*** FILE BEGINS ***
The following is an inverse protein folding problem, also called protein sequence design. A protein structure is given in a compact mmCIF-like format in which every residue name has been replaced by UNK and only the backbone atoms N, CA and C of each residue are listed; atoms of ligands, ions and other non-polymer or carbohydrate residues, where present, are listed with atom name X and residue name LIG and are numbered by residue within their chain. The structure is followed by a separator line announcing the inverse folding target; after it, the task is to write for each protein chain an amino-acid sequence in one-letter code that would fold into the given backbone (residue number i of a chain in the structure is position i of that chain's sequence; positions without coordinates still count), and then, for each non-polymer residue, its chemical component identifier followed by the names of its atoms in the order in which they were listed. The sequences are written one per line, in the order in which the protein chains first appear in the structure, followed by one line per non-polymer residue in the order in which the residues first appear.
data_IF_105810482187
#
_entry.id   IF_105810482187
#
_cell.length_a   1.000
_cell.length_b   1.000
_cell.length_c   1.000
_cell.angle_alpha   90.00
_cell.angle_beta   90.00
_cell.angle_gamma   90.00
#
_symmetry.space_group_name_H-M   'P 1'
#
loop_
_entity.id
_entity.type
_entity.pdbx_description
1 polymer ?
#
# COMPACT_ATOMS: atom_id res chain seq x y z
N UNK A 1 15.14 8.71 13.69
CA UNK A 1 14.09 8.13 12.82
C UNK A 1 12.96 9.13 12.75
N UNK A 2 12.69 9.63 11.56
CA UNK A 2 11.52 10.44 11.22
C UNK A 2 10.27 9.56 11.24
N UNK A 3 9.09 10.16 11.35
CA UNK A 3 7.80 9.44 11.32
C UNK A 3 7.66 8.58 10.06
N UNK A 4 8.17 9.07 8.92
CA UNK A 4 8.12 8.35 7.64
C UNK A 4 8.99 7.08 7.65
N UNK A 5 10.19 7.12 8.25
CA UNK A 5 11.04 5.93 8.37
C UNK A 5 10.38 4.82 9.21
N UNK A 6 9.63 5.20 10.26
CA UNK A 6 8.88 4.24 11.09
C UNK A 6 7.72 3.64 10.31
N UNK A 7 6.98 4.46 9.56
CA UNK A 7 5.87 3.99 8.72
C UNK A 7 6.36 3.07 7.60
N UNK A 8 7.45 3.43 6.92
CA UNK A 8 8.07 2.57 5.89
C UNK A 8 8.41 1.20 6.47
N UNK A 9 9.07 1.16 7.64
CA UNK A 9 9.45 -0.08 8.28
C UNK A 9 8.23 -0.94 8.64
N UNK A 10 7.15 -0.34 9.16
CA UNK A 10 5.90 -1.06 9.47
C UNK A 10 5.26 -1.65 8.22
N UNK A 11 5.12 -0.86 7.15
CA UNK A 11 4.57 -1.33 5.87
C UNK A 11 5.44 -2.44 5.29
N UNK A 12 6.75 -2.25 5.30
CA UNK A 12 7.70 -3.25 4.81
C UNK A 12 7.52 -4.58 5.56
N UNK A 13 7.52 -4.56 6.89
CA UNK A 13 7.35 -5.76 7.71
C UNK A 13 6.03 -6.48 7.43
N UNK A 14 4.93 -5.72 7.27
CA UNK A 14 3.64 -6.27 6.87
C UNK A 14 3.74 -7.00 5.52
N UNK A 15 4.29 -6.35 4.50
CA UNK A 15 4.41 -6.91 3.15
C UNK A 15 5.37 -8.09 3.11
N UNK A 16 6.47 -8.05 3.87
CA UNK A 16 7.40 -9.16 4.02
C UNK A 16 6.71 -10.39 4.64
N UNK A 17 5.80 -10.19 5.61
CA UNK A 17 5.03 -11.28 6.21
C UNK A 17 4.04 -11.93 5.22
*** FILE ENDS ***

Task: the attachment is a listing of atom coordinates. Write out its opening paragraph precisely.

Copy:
The following is an inverse protein folding problem, also called protein sequence design. A protein structure is given in a compact mmCIF-like format in which every residue name has been replaced by UNK and only the backbone atoms N, CA and C of each residue are listed; atoms of ligands, ions and other non-polymer or carbohydrate residues, where present, are listed with atom name X and residue name LIG and are numbered by residue within their chain. The structure is followed by a separator line announcing the inverse folding target; after it, the task is to write for each protein chain an amino-acid sequence in one-letter code that would fold into the given backbone (residue number i of a chain in the structure is position i of that chain's sequence; positions without coordinates still count), and then, for each non-polymer residue, its chemical component identifier followed by the names of its atoms in the order in which they were listed. The sequences are written one per line, in the order in which the protein chains first appear in the structure, followed by one line per non-polymer residue in the order in which the residues first appear.